If that child (and at 14, he was still a child) learned how to read and write in prison, then that says some very good things about that prison -- essentially, they accomplished what the family and the Detroit elementary schools could not. If not, and he actually went into prison with this knowledge, then he was a very good actor at age 14 who, I assume, at some point was probably coached by a very good defense attorney.

    1. I see it every day doing juvenile crime. By the time they are at the end of middle school, it is too late. We need intervention when they are just starting school. It has to be frustrating to teach and not have any positive reinforcement at home to reinforce what was learned.

  3. I see it all the time in the courtroom, especially back when I had a grant to work juvenile cases on the side. It was extremely disturbing . I also see it in the public school system in our area. My kids attend public school in the magnet program, and I am often shocked by the degree and severity of illiteracy that some of the students suffer. I do not know how they have advanced to the grade level they are in. It is sad and I feel like it is an epidemic that is not being addressed.

    Thank you for visiting my blog.

  4. Years ago when I taught, they advanced these kids because they physically had to. There just was not enough room to keep all the holdovers and deal with the incoming. And it made no sense psychologically to have 9-year-olds still struggling to accomplish goals alongside 5 and 6-year-olds. Here is where I think a system of lateral grading rather than successive grading might help, but you would have to have highly motivated kids to make something like that work (which I suspect is the secret to the success of some of the magnet schools.

    By the time we get these kids in school, much of the damage has been done. The lifestyle has been inculcated, and since they spend more time at home than at school, we are bound to lose them, especially since, as they grow, the kids are unable to separate concepts of "lifestyle" from other concepts like "family." Thus rejecting one is like rejecting the other, and that just isn't going to happen.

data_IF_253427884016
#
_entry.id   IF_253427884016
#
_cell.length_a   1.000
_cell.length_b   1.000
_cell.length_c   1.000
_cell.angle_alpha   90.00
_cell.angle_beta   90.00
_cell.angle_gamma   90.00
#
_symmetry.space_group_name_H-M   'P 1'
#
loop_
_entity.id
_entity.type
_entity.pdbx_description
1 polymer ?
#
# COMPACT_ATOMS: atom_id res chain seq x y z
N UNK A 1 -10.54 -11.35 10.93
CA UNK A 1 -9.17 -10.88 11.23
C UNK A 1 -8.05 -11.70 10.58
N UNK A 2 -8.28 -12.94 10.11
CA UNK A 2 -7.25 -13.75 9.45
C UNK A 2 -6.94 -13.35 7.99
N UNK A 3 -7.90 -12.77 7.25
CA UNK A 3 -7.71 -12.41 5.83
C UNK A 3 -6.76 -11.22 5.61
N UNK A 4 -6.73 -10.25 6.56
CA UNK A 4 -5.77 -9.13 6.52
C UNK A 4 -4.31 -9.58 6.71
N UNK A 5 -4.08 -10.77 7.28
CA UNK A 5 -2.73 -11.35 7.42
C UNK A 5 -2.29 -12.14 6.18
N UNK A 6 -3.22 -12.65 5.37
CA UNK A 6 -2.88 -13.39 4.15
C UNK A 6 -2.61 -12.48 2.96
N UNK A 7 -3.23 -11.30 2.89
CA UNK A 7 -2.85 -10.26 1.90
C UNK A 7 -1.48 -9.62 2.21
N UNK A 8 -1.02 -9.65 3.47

IMHO, which I realized no one asked for, I think we need to start in the homes. I don't think we need expensive social programs (those, remember, are "outside the home;" we need to get inside the home). If I ran the world ;-) I would redirect some of our tax money from wasteful entitlements to pay daily mentors to be inside the home, every day, to compeer with families and teach them simple, basic values like good child care, the importance of effective house-cleaning, how to live on a small budget (excuse me, but lots of us do it all the time). I truly believe that once people get to the point of seeing how great it can be to live without cockroaches and rats crossing the kitchen floor (in an accomplishment that required the whole family's cooperation)and enjoying a child'd hug rather than considering it an inconvenient interruption of a text conversation or a video game, it will be easier to see why mom AND dad should worry when 14-year-old Junior is out until midnight or 2 a.m.every night I think this is a first step toward replacing a culture of entitlement with one of responsibility. Once we can cohesce families on some (admittedly) middle-class type goals, I think that would be the first step towards getting them to take a second look at education, not only for their children but for themselves. . . I would hope. . .

    Maybe I have been reading too much about FDR lately, but I do think if one compares the culture of the 1930s, where education, regardless of whether one had it or not, was valued and a strong work ethic prevailed, and that of today, where both are sadly lacking, one can easily see where programs like the "workfare" of the WPA succeeded (man, he won three terms!!, and our welfare assistance programs don't.

    Again, I wasn't asked, but I think things like Brown v Board of Education (CT)is like putting the cart before the horse. It can be done, but it can't be done successfully, IMHO, until we get into these homes and change the culture coming from it. I also think the sheer impossibility of instituting its mandates is what allows CT to keep pushing them back further and further. Some of it has been done -- there are a few towns who bus kids in and out to suburbia --but this occurred mostly (when I was there, anyway) a few schools in the attached suburbs. The real stuff remains to be done.

    OK, someone dragged the soapbox away, so I suppose it's time to return you to your regularly scheduled program.

    1. Don't worry Susan. I started this blog based on humble opinions no one asked for and people keep coming back.

      Thanks for the insights and we all appreciate the comments. As a juvenile prosecutor, your thoughts touch on the conditions I see every day that can make a career criminal - lack of education, poor family structure, and no life training.